* * * * * * * * * * * * * * * * * * * * * * * * 35 degrees in The City of Amsterdam at 6:54AM Mohawk Valley Weekend Weather, Friday, February 2, 2024 A slight chance of rain and snow showers before 11am, then a slight chance of rain showers between 11am and 1pm. Mostly cloudy, with a high near 41. Tonight Mostly cloudy, with a low around 22. Saturday Mostly sunny, with a high near 36. Sunday Sunny, with a high near 38. *   * This weekend in The Gazette * The Cranesville lighthouse By Bob Cudmore, Focus on History  George Washington Phillips, a leading citizen of the Montgomery County hamlet of Cranesville, made his home a lighthouse to guide motorists on busy Route 5. *   * * Jerry Madden Friday, February 2, 2024-Episode 508-Jerry Madden discusses his historical novel Steel Valley: Coming of Age in the Ohio Valley in the 1960s.  Madden sets his story in the Rust Belt in cities like Steubenville, Ohio, where the steel mills have moved out. Saturday, February 3, 2024 Episode 486-Bob Cudmore has Focus on History columns on soda bottlers, walking for sport, a submarine rescue, Amsterdam’s clock tower building and more.  A Friday story to read while you wait for the microwave  to "go off" * * If you knew Susie By Bob Cudmore, Focus on History Angelo Sardonia was born in 1911 in Poultney, Vermont and moved to Amsterdam as a young boy. His nickname was "Susie." Unlike Johnny Cash, he apparently enjoyed the name. Perhaps Sardonia had a crush on a girl named Susie. Sardonia's daughter Maryann Salm said the nickname could have come after her father formed a band in the 1930s, Susie's Washboard Band also known as Susie's Swingsters. Other band members were Joe Iannotti, Dennis "Junior" Hasenfuss and Jim "Dale" Dallesandro. In his book "Past and Present," Tony Pacelli said the Swingsters dressed as hillbillies and made sweet music the hard way, "The instruments consisted of a guitar, a stovepipe with a kazoo on the end and a washboard with attached novelties such as whistles, horns and a toy trombone with a kazoo attached to it. The group was similar to the Spike Jones Band." The Swingsters were a hit at the 1930 Sportsmen's Show in Amsterdam and at Leggiero's gas station on the South Side where the band drummed up business Wednesday nights in the Depression. They played out-of-town gigs, including the Schine Theatre in Ilion. Pacelli said Schine, based in Gloversville, wanted the band to perform at all its upstate theaters but the deal never finalized. The group disbanded in the 1940s. Sardonia worked at Chalmers Knitting Mill and its successor Montco, heading the knitting room, the dye house and maintenance. He also owned a tavern named Susie's on Bridge Street across from the mill. He was married to Helen Reichel and they had a son and two daughters. In World War II Sardonia edited the South Side Servicemen's News to keep soldiers far away up to date on local happenings. Salm said, "Dad was never drafted. I think The Servicemen's News was a way he could help. That little newspaper was quite an undertaking. It took contributions, and social functions to raise money. The Recorder was also a great help to my Dad." Salm said the newsletters were funny and sad, "It was as though you met someone on the street you knew and stopped to talk." The war literally came to Sardonia's home on October 13, 1943. That night a twin-engine Army transport plane crashed in a rural section of Amsterdam's South Side as the plane's four-man crew parachuted to safety. Remarkably, there were no injuries. The plane was on a flight between Rome and Schenectady when its engines went out. Captain John F. Pope, the last to exit the plane, was found wandering on Dewitt Street. He apparently had landed on the roof of Sardonia's house or on the nearby porch of Charles Frohlich. After the war, Sardonia was instrumental in building the Fifth Ward Memorial Park on Bridge Street. Sardonia served almost 20 years as Fifth Ward Alderman, from 1944 to 1948 then from 1958 to 1973, when he lost an election to Lawrence Morini. Sardonia's nephew Michael Chiara was impressed that his uncle always stood when he spoke at the Common Council, while most members stayed seated during their speeches. Longtime friend Bert DeRose recalled that in one campaign, Sardonia organized a Kettle Band, young people banging on tin cans and buckets drumming up votes for Sardonia. After 36 years of marriage, Helen Reichel Sardonia died in 1968. In 1972, Sardonia married Margaret Schultz. Angelo Sardonia died at age 76 on July 3, 1987. Sardonia's great granddaughter Theresa Day said, "I can remember the day he died. I was only four or so, hearing on the radio someone talking about it, me unknowing at the time, big news in Amsterdam. I really miss that man." * *   * * * * * * * * * * Mohawk Valley News   * The Daily Gazette, The Recorder News, The Leader-Herald and Nippertown. * * https://www.dailygazette.com/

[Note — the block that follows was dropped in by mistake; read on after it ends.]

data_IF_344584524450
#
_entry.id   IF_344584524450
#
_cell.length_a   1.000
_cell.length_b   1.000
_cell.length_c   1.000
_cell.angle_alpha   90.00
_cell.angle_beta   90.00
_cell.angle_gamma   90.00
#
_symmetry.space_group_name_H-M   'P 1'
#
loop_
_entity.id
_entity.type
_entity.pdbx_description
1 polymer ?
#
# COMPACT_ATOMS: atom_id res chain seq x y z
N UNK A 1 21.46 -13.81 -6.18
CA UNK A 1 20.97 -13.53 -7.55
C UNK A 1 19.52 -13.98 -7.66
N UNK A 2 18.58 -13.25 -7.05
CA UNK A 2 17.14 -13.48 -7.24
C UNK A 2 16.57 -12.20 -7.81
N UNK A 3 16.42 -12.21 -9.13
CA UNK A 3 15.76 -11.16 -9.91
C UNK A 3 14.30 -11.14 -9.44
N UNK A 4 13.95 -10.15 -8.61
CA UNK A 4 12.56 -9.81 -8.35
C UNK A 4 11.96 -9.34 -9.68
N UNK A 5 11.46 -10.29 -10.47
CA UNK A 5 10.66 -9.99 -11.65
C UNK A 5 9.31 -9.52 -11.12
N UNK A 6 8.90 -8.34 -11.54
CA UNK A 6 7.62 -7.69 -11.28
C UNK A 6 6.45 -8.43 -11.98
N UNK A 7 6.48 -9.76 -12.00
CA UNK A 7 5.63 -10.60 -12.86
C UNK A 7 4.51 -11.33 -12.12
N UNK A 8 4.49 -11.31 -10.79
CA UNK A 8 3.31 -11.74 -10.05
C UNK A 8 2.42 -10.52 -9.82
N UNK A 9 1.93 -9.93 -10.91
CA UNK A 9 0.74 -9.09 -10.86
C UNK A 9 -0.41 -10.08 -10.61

1s
Feb 02
How Port Jackson became The South Side